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Planning the 'Perfect' Family Hike

 

Photo by Daiga Ellaby on Unsplash

If you’re anything like us, most of your hikes don’t actually involve that much planning. You pick a trail, you drive there, and you wander through the wilderness for an hour or so. It’s pretty self-explanatory.

But when you’ve got a few kids on your hands and endless hours to kill, a little structure is bound to help! Younger kids can be easily bored, after all, so the simple act of working a family hike into smaller segments, with ample stops for tired feet, can keep the adventure feeling fresh. When the skies are blue and the sun is smiling your way, it would be a shame not to seize the day for all its worth!

This guide will serve as a sort of “Choose your own adventure,” meant to support your family in play and exploration when a little inspiration is needed. Enjoy!

Remember to take breaks:

Kids have a lot of energy. That is a fact! But everyone who has spent more than a few hours out with a child has probably heard the phrase “My feet hurt” or “I’m tired” more than once. While we do want to do our best to stretch kids both physically and mentally, we also want to build up positive feelings around outdoor exploration. Understanding this, it is important that we give them some time to simmer down and recoup every now and again.

For most adults, a proper hiking pace should generally allow for an hour of movement without rest. When dealing with smaller children, we suggest narrowing that done to half hour intervals, simply to gauge their comfort levels, before encouraging more extended activity. For kids under the age of 5, you’ll want to plan on a shorter hike (a mile or two), with more emphasis on activities during longer breaks.

Photo by Simon Rae on Unsplash

Mix things up a bit:

While plenty of kids may be satisfied simply wandering through the wilderness, some of them tend to get terribly bored, terribly easily. In order to keep their interest piqued, consider including an activity or two (or three) to liven things up; both during and between breaks! Just remember to pack any needed supplies before you get moving.

Break-time activities:

  • Environmental Story Time
    • We suggest Tucked Under by Carol Bowman or Northwoods Girl by Aimée Bissonette for our Minnesotan friends.
    • Regional books are always best! These encourage kids to appreciate and explore everything their back yard has to offer!
  • Natural Texture Exploration
    • You’ll want to pack a notebook and some colored pencils/crayons for this. Simply instruct the kids pick out a few leaves, set a piece of paper on top of each individually, and lightly color over the object. This should leave you with an image of each leaf’s veins and shape, and a wonderful piece of art to hang on the fridge! Just be sure to never ‘pick’ anything unless you have explicit permission to do so. Old leaves laying on the ground work just as well!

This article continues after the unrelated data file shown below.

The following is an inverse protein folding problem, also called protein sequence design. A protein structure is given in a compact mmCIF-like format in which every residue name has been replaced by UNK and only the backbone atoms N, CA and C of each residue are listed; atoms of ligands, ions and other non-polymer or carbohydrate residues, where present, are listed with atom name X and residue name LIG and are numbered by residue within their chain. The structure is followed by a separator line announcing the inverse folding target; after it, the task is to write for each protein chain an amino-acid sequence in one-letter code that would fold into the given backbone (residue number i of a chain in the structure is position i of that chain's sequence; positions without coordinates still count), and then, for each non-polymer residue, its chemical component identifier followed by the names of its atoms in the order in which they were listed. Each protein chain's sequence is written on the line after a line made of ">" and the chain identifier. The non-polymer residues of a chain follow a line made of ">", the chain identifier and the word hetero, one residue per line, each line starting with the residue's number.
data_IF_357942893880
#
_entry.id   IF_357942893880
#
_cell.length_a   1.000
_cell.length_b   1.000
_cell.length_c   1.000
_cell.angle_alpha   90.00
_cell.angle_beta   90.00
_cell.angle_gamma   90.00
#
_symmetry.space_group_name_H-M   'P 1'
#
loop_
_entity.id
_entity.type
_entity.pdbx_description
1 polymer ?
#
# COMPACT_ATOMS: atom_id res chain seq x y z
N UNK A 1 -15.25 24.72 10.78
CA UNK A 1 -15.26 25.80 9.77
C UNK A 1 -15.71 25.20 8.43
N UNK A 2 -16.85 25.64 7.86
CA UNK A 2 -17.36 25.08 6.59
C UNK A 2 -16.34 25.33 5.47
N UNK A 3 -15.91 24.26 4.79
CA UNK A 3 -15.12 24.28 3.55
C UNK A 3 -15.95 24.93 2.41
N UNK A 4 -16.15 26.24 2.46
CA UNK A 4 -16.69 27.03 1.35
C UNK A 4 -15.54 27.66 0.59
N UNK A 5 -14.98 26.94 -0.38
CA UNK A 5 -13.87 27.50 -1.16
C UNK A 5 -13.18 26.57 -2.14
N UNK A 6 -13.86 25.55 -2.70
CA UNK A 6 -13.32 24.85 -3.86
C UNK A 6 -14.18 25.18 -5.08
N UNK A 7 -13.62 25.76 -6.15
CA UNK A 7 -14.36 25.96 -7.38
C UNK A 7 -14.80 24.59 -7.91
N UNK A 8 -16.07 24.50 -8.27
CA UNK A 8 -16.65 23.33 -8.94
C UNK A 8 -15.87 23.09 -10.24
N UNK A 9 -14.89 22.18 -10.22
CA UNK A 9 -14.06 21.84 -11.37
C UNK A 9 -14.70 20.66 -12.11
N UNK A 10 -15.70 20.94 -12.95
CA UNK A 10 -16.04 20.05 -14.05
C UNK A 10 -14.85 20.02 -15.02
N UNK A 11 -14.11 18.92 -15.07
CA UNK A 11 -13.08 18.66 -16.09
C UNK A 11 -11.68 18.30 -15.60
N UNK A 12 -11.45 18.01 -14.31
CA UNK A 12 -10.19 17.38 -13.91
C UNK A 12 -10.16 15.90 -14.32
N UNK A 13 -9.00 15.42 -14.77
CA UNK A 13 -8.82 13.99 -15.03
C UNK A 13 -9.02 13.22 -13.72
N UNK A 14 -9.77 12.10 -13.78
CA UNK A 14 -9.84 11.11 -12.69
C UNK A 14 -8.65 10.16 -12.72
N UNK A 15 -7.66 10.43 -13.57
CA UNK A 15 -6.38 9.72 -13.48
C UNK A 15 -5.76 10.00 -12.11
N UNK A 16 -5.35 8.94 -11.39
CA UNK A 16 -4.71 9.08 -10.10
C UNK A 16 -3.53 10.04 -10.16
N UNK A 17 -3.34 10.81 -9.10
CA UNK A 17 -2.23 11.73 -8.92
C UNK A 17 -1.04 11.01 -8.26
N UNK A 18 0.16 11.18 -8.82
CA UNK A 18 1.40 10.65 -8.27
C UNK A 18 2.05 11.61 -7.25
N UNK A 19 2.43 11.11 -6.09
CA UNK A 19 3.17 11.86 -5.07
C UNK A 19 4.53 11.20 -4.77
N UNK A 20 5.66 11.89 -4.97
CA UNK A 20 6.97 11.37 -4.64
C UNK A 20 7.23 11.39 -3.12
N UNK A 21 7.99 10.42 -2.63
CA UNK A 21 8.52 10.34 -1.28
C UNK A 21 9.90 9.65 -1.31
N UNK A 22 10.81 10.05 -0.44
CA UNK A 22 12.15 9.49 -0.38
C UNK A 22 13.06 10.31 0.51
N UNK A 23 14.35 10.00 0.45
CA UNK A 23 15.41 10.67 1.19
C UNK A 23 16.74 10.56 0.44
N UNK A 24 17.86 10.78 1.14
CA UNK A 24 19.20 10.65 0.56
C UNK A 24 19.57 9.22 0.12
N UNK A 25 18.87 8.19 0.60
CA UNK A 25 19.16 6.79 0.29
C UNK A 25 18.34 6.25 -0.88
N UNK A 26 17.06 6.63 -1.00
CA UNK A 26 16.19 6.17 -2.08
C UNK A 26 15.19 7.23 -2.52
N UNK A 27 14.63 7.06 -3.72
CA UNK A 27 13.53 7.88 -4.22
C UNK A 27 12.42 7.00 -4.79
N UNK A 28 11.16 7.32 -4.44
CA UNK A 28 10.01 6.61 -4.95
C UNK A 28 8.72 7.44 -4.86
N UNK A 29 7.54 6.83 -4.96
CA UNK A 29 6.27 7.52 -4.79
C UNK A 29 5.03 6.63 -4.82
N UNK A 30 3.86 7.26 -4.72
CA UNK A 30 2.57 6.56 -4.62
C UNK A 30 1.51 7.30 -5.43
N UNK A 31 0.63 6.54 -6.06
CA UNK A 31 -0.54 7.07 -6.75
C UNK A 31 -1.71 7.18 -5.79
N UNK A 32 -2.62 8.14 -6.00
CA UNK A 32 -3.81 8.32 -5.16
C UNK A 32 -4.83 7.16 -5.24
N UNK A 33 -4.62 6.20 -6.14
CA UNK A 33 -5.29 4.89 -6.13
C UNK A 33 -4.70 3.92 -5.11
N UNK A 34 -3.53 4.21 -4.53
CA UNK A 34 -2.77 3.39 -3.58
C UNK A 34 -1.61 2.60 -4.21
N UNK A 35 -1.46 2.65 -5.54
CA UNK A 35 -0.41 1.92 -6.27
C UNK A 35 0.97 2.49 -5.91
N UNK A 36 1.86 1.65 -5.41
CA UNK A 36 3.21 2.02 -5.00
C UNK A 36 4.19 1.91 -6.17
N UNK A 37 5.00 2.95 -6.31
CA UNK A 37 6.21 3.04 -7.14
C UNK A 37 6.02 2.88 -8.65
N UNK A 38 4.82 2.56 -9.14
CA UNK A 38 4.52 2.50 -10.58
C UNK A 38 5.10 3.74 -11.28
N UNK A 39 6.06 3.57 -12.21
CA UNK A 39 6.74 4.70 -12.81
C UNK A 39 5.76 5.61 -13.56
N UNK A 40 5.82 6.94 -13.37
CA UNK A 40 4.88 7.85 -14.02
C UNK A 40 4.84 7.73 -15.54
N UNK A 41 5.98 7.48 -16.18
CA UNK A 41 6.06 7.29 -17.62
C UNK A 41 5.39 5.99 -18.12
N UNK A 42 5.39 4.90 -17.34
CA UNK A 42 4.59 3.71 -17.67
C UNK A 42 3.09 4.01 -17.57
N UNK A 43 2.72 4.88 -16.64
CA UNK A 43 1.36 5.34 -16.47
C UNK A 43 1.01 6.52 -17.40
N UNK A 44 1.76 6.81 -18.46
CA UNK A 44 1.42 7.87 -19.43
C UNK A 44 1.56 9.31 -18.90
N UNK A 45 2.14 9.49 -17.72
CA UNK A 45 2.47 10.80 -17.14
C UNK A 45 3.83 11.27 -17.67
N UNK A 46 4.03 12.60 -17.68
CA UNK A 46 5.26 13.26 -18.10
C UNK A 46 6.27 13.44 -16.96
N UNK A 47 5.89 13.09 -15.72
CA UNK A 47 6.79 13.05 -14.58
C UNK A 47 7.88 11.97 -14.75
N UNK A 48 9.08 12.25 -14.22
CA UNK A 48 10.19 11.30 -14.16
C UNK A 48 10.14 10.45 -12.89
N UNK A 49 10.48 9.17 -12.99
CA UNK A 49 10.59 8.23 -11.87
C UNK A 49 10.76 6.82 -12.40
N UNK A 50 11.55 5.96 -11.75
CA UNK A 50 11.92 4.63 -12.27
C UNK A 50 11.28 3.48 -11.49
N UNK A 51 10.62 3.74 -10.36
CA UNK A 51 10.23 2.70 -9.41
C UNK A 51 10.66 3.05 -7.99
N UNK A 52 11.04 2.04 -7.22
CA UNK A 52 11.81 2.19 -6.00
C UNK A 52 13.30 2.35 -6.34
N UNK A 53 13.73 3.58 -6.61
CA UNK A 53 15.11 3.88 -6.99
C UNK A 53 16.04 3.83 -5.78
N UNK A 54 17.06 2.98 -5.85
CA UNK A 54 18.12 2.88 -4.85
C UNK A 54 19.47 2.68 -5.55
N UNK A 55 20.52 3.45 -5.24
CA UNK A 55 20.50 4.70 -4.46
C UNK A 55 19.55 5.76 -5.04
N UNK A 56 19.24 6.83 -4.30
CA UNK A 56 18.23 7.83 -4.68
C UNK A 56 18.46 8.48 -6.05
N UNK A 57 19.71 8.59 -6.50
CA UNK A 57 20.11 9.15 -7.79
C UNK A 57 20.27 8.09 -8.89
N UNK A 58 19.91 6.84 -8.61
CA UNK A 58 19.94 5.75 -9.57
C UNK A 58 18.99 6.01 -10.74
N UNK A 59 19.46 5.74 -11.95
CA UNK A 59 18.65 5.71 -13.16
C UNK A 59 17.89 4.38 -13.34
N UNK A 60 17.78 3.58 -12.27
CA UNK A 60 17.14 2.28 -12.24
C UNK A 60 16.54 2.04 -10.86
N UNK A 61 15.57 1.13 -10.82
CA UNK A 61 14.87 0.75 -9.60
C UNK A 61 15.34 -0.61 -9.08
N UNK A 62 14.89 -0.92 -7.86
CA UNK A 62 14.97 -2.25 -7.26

Any time activities:

  • Plant/Rock/Bird Identification
    • There is a regional field guide for almost everything, so simply grab one and get to work! Children under the age of 8 may have extra difficulty with this and may need some extra help, but it is a worthwhile effort regardless. And who knows? This may just lead them to their passion.
  • I Spy
  • Scavenger Hunt
    • Before you leave for the hike, write up a list of things you would see in the woods (a squirrel, a knot in a tree, a white flower, etc.) and instruct the kids to check off each item they see as the hike progresses. This will keep their minds both busy and entertained as you make your way through the woods.
  • 20 Questions

Don’t forget the necessities:

Now that you’ve got your activities picked out and ready to go, it’s time to get everything all set up and packed! Each activity listed in this article is something that can easily fit inside a backpack, making for a heck of a portable adventure. The other items you’ll want to bring may seem pretty obvious, but we know we’ve forgotten them a time or two… So be sure to bring ample drinking water, snacks for longer hikes, and sunscreen. If you want to be extra cautious, a few bandages and some antiseptic are always handy, so you may consider including these as well. And if you’re hiking near or to a body of water, it is our experience that someone will step in a mud puddle or insist on getting their feet wet, and someone will put their shoes on prematurely, leaving them with cold, damp socks. Because of this, we suggest tossing an extra pair of socks in the bag for each child (or even the adults) and a Ziplock baggie.

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Above all else, remember that every moment is a teachable one! Here at Legacy Toys, we love to see happy, healthy families at play. Since engagement with the environment is a great way to exercise kids mentally, physically, and creatively, we will always encourage families to get out and explore together!

So stay safe, have fun, and get your hike on!

 

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